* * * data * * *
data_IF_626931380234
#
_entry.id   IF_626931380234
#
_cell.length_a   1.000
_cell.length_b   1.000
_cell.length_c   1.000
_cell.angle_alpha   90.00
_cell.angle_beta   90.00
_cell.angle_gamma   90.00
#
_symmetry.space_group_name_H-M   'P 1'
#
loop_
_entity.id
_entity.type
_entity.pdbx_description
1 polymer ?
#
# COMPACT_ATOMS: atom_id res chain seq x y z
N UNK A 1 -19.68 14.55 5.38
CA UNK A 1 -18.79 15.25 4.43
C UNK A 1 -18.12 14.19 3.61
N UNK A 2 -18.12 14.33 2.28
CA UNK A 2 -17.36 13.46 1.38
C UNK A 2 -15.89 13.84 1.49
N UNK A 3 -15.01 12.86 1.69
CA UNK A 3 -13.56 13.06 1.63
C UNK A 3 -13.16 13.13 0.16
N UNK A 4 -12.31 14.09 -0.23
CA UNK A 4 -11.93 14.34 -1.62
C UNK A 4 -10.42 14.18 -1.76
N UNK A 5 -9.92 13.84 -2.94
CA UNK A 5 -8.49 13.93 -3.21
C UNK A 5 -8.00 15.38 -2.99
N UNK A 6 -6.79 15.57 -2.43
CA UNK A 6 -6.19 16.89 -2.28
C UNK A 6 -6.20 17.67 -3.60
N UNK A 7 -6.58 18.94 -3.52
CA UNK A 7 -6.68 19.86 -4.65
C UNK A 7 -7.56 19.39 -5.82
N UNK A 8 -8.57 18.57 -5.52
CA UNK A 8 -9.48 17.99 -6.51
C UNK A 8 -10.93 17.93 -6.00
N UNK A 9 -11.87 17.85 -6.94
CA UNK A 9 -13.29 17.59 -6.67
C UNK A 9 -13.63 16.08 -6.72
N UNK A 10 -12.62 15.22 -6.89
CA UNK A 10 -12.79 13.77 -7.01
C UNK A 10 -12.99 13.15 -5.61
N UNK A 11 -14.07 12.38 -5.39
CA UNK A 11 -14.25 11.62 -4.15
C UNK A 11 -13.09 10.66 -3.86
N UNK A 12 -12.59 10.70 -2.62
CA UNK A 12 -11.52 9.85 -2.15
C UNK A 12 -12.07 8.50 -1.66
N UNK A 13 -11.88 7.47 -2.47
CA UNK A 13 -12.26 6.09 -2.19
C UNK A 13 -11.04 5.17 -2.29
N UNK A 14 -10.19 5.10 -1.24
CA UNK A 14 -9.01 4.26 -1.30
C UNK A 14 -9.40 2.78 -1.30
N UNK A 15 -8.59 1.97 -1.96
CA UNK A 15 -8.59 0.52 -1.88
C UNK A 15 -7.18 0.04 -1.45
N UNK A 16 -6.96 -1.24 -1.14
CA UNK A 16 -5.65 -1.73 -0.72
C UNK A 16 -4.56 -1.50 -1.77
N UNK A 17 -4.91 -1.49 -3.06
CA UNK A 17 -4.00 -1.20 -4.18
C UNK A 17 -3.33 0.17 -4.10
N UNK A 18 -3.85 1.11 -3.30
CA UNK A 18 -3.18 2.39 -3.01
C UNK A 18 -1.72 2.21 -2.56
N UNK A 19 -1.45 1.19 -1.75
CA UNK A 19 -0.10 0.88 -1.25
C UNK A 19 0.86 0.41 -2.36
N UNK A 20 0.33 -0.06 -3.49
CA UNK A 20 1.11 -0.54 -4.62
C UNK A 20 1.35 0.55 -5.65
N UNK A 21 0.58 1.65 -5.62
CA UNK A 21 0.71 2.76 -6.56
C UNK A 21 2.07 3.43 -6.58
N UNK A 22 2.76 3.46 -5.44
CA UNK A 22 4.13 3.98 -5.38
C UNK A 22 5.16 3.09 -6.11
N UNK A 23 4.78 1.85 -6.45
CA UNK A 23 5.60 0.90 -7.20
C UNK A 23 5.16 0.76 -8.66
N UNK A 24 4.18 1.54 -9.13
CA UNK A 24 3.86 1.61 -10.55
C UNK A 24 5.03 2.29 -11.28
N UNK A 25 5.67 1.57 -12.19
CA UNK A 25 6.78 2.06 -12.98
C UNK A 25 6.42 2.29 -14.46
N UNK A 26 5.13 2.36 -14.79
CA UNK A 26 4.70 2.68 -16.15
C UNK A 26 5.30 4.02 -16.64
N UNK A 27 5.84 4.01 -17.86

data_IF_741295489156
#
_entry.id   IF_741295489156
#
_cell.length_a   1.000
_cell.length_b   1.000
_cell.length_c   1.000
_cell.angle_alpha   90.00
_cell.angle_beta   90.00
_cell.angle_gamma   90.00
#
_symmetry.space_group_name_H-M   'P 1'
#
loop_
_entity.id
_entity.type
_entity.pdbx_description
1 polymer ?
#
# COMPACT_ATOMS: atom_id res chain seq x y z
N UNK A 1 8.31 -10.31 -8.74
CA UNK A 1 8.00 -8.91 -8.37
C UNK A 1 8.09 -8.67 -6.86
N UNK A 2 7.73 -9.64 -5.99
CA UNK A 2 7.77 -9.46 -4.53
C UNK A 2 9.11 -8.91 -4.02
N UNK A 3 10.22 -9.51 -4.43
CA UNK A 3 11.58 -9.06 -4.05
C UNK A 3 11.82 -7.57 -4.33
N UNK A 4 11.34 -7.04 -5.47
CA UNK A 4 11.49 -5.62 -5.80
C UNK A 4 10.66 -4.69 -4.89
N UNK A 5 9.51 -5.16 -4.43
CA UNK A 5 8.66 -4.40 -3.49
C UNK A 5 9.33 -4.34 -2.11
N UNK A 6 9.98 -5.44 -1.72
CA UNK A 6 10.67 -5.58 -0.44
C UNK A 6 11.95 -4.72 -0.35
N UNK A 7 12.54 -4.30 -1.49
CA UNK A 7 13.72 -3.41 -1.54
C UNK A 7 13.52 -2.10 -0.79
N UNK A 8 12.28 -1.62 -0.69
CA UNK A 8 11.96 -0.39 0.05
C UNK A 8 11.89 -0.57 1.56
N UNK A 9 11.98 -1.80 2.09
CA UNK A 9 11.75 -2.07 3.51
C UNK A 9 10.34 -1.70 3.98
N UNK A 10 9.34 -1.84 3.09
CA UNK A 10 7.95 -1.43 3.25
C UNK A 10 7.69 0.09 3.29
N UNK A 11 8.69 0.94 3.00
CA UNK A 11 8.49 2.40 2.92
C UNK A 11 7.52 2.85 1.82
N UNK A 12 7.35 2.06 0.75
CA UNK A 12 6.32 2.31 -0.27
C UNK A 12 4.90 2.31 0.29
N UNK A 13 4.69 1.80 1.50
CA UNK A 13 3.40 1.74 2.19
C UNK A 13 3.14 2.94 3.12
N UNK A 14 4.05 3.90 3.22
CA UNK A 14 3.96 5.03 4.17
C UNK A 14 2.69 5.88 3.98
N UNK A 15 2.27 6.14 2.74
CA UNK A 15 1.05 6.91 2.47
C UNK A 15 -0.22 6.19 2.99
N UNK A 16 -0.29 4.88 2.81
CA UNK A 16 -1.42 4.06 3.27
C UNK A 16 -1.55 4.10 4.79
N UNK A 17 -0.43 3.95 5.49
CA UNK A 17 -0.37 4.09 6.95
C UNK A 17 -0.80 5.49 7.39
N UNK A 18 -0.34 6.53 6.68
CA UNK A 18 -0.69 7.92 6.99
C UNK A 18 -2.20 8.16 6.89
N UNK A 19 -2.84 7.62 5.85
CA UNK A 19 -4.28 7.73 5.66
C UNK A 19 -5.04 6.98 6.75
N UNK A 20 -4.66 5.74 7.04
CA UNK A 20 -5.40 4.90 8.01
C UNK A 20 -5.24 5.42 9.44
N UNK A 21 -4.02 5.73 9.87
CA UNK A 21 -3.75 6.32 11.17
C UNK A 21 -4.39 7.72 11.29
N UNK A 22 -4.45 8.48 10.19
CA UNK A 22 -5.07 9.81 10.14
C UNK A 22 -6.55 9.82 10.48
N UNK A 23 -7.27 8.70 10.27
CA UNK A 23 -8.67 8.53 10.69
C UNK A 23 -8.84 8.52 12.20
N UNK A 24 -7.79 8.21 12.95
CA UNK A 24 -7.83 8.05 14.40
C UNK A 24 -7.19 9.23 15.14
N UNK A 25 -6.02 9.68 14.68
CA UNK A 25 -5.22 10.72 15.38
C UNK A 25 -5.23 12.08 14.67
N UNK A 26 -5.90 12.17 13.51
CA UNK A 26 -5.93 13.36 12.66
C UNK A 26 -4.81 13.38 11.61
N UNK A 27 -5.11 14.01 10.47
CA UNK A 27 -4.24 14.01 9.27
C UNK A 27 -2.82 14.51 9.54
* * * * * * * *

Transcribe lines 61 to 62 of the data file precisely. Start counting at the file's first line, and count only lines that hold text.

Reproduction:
CA UNK A 14 -9.01 4.26 -1.30
C UNK A 14 -9.40 2.78 -1.30